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Tribal advocates keep up legal pressure for fair political maps; 12-member jury sworn in for Trump's historic criminal trial; the importance of healthcare decision planning; and a debt dilemma: poll shows how many people wrestle with college costs.

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Civil rights activists say a court ruling could end the right to protest in three southern states, a federal judge lets January 6th lawsuits proceed against former President Trump, and police arrest dozens at a Columbia University Gaza protest.

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Rural Wyoming needs more vocational teachers to sustain its workforce pipeline, Ohio environmental advocates fear harm from a proposal to open 40-thousand forest acres to fracking and rural communities build bike trail systems to promote nature, boost the economy.

North Dakota's Armstrong Votes Against Impeachment

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Thursday, January 14, 2021   

BISMARCK, N.D. -- A handful of Republicans in the U.S. House broke ranks in Wednesday's vote to impeach President Donald Trump over last week's riots at the Capitol.

North Dakota's lone congressman was not among them.

Trump became the first U.S. president to be impeached twice. The articles charged him with "incitement of insurrection" after he encouraged supporters to march to the Capitol while Congress was certifying President-elect Joe Biden's victory.

House Speaker Nancy Pelosi, D-Calif., delivered opening remarks before debate on the House floor.

"He must go," Pelosi declared. "He is a clear and present danger to the nation that we all love."

Other Democrats said the move could prevent Trump from seeking office again, if the Senate convicts and holds a separate vote to block a future run.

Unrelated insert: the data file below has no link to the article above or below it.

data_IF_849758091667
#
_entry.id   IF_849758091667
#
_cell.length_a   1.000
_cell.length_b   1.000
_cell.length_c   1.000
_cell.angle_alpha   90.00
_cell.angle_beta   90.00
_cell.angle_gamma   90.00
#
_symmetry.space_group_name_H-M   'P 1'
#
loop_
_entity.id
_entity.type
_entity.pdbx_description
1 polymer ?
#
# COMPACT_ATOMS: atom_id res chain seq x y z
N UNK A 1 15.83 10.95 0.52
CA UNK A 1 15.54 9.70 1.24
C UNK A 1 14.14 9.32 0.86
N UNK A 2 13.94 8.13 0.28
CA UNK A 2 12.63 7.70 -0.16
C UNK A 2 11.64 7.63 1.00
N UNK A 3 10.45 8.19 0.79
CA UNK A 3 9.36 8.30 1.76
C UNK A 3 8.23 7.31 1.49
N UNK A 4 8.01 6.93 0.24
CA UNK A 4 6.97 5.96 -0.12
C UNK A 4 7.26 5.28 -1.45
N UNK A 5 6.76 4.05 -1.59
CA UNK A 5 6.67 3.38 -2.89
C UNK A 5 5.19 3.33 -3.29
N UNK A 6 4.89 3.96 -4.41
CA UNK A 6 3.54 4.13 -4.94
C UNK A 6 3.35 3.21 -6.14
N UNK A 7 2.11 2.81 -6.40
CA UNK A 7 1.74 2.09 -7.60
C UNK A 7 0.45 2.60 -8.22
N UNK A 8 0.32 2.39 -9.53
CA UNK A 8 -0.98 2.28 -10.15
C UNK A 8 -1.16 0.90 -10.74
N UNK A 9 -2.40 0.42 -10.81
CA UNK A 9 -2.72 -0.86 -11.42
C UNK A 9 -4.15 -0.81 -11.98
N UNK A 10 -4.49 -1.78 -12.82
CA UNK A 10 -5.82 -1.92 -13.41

During the debate, Trump issued a statement calling for no violence, but earlier this week he said his previous comments were appropriate.

The Senate impeachment trial isn't expected to begin until after Trump leaves office.

Rep. Kelly Armstrong, R-N.D., said the riot was a tragedy, but voted "no" by raising concerns about the process and whether it meets constitutional standards.

Leading up to the vote, Armstrong didn't pull any punches by saying whichever way House members voted, they were largely trying to build credibility with their base in their home districts.

"It's easy to point at me and blame me. It's easy for me to point at you and blame you," Armstrong asserted in remarks on the House floor. "But on Jan. 21, we're all gonna be back here, so use that credibility. Go back and talk some hard truths to talk to your people. I'm going to do it."

However, those who want Trump removed accuse Republicans and their focus on unity as a cover for supporting Trump's unfounded claims of voter fraud.

Many Democrats say lawmakers who voted against impeachment are perpetuating that rhetoric, and should either resign or be expelled from office.


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